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Can I Discharge a Student Loan

Serving Families Throughout Mobile

In most cases, you cannot discharge a student loan. Although the subject is more complicated in some instances than can be covered in a blog post, there are cases where the debtor can discharge a student loan. A discharge of a student loan can be ordered by the United States Bankruptcy Court, or it can be determined administratively by the Department of Education. Every debtor considering this issue should first check the following webpage published by the U.S. Department of Education to provide a summary of the cases where an administrative discharge ( meaning outside of Court action) can occur: US Dept Ed website.

The Debtor can choose to have the bankruptcy court determine if the debtor qualifies for a discharge of the student loan by filing an adversary case against the U.S. Department of Education, and, if the loan was incurred sometime before 2009, the lender/servicing company who is the creditor on the account. The United States Department of Education and the United States Attorney General in your bankruptcy district must be served notice of the Adversary Complaint. The Court must consider the following factors in deciding whether a student loan can be discharged as an "undue hardship:"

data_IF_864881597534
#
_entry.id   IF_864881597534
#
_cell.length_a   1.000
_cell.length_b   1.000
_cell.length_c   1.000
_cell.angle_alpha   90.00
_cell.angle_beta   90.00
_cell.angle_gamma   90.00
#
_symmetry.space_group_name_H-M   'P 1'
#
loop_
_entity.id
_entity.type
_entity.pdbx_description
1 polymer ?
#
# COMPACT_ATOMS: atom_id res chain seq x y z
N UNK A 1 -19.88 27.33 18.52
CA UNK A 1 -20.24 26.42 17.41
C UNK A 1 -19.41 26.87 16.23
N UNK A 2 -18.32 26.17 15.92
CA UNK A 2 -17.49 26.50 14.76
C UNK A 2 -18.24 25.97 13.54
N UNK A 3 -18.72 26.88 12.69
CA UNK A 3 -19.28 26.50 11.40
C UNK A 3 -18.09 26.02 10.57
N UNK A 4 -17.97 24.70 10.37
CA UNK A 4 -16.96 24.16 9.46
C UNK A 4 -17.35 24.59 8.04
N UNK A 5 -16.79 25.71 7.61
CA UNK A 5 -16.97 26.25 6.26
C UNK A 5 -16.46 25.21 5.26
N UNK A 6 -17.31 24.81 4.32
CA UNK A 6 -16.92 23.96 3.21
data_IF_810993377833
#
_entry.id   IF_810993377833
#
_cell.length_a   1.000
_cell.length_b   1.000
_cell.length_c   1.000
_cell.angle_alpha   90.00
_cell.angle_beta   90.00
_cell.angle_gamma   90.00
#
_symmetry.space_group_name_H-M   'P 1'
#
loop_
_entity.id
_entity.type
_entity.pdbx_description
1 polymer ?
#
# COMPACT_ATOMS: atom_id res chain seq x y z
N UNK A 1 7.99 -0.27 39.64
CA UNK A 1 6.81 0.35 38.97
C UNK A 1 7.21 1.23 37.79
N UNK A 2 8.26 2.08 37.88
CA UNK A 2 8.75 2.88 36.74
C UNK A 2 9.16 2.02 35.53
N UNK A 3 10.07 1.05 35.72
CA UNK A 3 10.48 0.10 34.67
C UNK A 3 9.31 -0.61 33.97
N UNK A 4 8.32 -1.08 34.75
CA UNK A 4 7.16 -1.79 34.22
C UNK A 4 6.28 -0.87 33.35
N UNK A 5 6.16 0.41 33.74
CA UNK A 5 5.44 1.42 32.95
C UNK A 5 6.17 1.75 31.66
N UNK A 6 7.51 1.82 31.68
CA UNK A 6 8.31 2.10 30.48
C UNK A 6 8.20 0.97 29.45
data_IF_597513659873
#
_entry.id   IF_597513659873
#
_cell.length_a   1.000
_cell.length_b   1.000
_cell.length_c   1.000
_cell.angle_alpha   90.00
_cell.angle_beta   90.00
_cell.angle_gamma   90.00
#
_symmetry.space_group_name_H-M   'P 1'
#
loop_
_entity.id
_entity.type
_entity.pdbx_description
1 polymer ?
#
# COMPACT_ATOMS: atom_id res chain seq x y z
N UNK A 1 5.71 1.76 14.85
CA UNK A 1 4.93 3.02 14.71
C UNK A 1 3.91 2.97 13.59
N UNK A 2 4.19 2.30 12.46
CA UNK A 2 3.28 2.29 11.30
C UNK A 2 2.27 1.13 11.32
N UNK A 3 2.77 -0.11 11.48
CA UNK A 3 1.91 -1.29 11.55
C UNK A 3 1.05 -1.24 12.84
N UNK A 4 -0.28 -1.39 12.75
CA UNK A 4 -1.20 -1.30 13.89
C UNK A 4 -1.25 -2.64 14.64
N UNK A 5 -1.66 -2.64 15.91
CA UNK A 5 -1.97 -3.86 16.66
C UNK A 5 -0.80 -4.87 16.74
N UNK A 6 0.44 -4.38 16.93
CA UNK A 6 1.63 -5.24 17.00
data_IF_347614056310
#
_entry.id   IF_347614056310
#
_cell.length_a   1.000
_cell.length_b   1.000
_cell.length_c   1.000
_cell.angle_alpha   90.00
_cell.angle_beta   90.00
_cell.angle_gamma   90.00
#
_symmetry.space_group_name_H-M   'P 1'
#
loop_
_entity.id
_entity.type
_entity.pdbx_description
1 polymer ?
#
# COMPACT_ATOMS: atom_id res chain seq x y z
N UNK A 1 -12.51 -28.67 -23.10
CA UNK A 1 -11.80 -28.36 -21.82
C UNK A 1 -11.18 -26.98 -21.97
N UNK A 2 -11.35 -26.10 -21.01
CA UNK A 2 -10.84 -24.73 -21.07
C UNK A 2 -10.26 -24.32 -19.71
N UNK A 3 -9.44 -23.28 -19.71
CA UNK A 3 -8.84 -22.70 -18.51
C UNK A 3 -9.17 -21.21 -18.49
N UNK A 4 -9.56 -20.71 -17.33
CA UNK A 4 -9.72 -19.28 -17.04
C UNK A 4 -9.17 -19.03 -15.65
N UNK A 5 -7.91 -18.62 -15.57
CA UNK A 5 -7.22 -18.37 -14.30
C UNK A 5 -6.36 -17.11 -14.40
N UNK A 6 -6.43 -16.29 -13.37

(1) the debtor cannot maintain, based on current income and expenses, a “minimal” standard of living for herself and her dependents if forced to repay the loans; (2) additional circumstances exist indicating that this state of affairs is likely to persist for a significant portion of the repayment period of the student loans; and (3) the debtor has made good faith efforts to repay the loans.

The loan can be discharged in whole or in part if the bankruptcy court determines that there is an "undue hardship," with consideration of the foregoing factors. The Debtor can present testimony of a medical professional and medical records to support the claim of disability, and financial information about the debtor's household to show that the disability directly and adversely affects the debtor's ability to maintain a lifestyle above poverty level. The determination by the Court is fact sensitive and decisions can vary from case to case.

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